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I've taken the survey, and realised that I really need to practise making probability estimates.

You might want to consider a list price which is precise to $100 or $1000 rather than a round number, because the anchoring effect seems to be stronger when a price is more exact. The original paper is behind a paywall, but there's a summary in this article.

They looked at five years of real estate sales in Alachua County, Florida, comparing list prices and actual sales prices of homes. They found that sellers who listed their homes more precisely—say $494,500 as opposed to $500,000—consistently got closer to their asking price. Put another way, buyers were less likely to negotiate the price down as far when they encountered a precise asking price.

I know what you mean, and I worried about that when I posted those examples. The problem is that I can't tell if I'm suffering from the hindsight bias when I'm trying to evaluate "Could I believe both this statement and its inverse, regardless of which one was presented as the truth?" In these cases, I can come up with fake rationalisations for both (even though one is more counter-intuitive), which makes me think that they might be invertible. They would need to be tested on people in experiments like the ones in the article by Meyers.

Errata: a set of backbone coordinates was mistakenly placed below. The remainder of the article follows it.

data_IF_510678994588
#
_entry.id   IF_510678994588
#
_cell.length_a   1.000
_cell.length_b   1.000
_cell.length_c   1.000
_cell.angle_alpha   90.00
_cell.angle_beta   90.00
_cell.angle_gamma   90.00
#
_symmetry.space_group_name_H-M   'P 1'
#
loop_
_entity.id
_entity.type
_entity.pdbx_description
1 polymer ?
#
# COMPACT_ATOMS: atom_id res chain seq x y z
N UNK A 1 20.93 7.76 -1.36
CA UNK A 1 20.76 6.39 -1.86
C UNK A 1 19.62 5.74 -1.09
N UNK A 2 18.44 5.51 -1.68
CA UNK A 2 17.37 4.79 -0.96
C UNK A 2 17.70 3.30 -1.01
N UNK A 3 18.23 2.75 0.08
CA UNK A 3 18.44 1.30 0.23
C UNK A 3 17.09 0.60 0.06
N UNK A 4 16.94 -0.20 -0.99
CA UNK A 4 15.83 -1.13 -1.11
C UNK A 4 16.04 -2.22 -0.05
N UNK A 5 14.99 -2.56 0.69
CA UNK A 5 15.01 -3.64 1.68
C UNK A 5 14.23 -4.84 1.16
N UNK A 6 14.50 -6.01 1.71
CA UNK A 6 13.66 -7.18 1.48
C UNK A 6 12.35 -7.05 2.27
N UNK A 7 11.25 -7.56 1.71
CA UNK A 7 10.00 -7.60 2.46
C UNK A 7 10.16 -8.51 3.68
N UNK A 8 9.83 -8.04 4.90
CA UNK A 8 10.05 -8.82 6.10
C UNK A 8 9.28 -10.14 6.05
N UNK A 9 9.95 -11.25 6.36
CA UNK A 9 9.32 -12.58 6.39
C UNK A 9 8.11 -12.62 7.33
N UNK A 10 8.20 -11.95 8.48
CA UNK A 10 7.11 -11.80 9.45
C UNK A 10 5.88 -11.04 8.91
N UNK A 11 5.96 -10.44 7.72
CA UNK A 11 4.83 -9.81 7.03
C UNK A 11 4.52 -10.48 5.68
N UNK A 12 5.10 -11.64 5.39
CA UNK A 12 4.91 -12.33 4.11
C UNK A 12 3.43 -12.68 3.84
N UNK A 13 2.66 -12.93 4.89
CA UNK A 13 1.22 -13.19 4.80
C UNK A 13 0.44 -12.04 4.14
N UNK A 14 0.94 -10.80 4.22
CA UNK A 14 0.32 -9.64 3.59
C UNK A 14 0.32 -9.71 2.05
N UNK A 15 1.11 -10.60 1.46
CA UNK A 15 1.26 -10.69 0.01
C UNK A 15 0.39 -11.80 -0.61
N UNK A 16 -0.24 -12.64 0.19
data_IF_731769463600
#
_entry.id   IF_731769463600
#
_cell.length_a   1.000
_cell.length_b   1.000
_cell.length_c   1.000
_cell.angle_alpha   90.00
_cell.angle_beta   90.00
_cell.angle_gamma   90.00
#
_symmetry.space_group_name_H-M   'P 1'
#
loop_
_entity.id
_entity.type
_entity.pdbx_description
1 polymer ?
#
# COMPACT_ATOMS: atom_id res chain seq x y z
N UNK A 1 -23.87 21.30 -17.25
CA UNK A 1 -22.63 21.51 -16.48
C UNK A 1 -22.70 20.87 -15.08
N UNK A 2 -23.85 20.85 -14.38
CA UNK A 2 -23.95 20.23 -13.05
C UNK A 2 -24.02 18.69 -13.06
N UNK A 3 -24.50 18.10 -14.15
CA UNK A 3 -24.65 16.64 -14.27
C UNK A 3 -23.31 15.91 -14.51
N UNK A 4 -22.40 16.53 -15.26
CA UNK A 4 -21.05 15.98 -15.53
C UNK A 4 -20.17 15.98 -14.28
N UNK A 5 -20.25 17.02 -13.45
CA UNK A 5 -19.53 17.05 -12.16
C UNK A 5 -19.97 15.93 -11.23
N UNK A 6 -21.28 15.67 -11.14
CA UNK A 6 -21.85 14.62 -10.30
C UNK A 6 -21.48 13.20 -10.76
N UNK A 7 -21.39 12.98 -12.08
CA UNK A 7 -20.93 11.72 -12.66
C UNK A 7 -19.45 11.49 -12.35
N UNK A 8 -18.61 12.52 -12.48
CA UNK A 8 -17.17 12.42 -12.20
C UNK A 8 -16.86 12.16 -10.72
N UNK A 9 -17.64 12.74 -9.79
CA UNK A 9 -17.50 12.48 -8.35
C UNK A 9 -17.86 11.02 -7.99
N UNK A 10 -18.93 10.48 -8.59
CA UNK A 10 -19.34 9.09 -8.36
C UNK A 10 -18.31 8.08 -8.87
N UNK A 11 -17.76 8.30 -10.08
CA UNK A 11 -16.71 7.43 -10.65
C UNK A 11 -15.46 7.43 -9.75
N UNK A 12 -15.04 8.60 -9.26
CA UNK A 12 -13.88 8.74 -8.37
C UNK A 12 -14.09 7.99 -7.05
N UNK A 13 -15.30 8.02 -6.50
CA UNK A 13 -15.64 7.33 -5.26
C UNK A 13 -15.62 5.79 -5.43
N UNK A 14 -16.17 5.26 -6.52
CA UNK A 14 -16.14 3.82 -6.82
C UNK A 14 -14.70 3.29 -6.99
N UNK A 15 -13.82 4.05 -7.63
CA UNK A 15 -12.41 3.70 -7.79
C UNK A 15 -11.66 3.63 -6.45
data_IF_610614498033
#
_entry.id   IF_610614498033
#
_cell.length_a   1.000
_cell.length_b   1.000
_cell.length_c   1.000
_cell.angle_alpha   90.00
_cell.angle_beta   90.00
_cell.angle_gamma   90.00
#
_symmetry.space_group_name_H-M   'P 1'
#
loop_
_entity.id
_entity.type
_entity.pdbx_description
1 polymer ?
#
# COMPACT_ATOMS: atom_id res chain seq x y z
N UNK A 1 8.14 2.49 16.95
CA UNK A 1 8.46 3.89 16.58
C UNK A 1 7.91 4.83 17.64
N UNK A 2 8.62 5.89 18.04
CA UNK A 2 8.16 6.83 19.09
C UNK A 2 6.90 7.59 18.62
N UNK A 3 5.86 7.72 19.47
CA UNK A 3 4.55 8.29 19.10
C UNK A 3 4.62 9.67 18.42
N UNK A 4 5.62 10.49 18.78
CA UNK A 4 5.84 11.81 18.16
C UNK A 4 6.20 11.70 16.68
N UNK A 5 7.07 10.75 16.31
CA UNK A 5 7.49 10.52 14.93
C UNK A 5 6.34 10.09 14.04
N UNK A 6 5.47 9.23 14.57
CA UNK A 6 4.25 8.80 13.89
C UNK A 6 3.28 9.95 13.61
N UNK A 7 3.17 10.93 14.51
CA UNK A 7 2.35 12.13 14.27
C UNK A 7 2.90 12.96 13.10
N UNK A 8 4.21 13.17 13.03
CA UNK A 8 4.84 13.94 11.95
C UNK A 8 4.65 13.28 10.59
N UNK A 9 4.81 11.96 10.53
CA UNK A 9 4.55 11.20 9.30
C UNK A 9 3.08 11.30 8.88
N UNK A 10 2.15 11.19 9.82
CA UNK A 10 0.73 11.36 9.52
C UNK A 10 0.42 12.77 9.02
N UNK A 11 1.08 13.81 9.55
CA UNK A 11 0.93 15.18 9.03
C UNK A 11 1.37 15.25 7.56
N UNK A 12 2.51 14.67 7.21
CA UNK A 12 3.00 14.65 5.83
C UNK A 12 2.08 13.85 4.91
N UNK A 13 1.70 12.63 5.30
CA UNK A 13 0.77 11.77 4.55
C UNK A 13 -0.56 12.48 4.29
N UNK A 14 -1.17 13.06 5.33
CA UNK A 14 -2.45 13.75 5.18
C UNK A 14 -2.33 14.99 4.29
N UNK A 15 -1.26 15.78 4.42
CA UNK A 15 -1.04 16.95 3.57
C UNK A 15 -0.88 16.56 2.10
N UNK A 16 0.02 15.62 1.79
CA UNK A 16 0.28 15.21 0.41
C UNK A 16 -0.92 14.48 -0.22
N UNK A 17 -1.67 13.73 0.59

Venting when angry leads to less happiness after the initial catharsis.

In romantic relationships, similar personalities attract, rather than opposites.

The blog Barking up the Wrong Tree also collects psychology experiments of this kind. The posts are often based on single studies, so I don't know how well-established they are, but it's often possible to reverse the result and invent a plausible explanation. Some examples:


I've been lurking here and on OB for a couple of years. As other people have said, there seems to be a large amount of prerequisite knowledge required to post here. I usually find my own thoughts expressed more clearly by someone else in the comments, so I up-vote rather than just adding noise.